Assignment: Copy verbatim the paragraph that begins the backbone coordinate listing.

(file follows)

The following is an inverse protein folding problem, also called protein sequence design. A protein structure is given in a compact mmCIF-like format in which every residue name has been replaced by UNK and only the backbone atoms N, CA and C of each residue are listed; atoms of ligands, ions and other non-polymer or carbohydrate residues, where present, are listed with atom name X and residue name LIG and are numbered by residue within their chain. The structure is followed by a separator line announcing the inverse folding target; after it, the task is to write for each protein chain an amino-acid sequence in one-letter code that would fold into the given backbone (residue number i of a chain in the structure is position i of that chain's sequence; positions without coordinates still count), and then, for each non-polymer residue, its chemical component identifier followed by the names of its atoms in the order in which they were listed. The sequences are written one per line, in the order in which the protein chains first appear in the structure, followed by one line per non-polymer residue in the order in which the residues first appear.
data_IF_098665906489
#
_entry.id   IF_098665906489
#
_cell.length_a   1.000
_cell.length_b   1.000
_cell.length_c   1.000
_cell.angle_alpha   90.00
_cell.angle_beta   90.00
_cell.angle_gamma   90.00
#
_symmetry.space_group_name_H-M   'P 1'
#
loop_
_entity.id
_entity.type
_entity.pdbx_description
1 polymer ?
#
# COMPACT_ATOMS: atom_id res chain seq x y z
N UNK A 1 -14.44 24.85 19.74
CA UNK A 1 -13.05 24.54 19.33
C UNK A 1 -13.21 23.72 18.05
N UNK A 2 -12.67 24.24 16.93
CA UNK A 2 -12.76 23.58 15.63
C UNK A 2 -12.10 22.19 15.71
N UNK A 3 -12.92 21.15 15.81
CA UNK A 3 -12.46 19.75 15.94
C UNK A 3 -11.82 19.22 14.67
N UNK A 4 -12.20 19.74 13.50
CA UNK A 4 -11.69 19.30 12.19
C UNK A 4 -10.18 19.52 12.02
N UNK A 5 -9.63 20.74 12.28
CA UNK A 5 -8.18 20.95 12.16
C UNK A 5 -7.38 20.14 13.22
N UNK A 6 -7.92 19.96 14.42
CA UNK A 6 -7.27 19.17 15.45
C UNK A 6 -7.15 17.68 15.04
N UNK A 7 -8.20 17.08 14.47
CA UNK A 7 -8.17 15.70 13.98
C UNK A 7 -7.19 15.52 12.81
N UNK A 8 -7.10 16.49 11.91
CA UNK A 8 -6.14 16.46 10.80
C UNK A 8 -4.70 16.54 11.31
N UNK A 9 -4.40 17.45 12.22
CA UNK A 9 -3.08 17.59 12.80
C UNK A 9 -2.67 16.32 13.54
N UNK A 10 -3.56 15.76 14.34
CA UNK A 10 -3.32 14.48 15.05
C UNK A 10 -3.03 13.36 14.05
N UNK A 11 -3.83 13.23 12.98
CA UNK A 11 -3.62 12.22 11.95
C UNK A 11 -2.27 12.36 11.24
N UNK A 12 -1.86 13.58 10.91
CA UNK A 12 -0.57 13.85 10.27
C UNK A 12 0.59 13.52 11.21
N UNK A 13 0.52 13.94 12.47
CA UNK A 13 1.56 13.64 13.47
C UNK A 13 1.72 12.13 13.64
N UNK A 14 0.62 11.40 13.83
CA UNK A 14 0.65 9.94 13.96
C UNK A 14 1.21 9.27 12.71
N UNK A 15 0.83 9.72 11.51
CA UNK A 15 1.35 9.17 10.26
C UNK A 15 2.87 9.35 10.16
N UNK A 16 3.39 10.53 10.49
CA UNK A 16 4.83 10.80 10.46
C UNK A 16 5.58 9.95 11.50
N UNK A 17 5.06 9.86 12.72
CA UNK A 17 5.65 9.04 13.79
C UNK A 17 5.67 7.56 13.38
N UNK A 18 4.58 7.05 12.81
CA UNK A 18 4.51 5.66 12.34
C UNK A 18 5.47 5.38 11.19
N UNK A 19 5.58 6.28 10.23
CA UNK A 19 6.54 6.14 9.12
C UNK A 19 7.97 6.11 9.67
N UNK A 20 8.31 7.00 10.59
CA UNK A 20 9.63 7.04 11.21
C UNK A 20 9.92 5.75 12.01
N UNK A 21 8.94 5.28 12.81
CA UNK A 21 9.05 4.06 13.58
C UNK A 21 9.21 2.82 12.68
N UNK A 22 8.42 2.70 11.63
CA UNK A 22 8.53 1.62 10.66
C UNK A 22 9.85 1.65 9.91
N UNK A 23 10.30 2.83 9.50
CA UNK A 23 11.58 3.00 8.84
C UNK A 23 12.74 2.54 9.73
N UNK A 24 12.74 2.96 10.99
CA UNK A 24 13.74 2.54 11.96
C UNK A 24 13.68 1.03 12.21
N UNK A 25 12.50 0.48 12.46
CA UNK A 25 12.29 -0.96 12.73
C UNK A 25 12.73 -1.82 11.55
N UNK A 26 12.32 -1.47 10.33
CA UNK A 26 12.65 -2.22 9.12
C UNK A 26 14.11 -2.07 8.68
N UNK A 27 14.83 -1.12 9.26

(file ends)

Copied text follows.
The following is an inverse protein folding problem, also called protein sequence design. A protein structure is given in a compact mmCIF-like format in which every residue name has been replaced by UNK and only the backbone atoms N, CA and C of each residue are listed; atoms of ligands, ions and other non-polymer or carbohydrate residues, where present, are listed with atom name X and residue name LIG and are numbered by residue within their chain. The structure is followed by a separator line announcing the inverse folding target; after it, the task is to write for each protein chain an amino-acid sequence in one-letter code that would fold into the given backbone (residue number i of a chain in the structure is position i of that chain's sequence; positions without coordinates still count), and then, for each non-polymer residue, its chemical component identifier followed by the names of its atoms in the order in which they were listed. The sequences are written one per line, in the order in which the protein chains first appear in the structure, followed by one line per non-polymer residue in the order in which the residues first appear.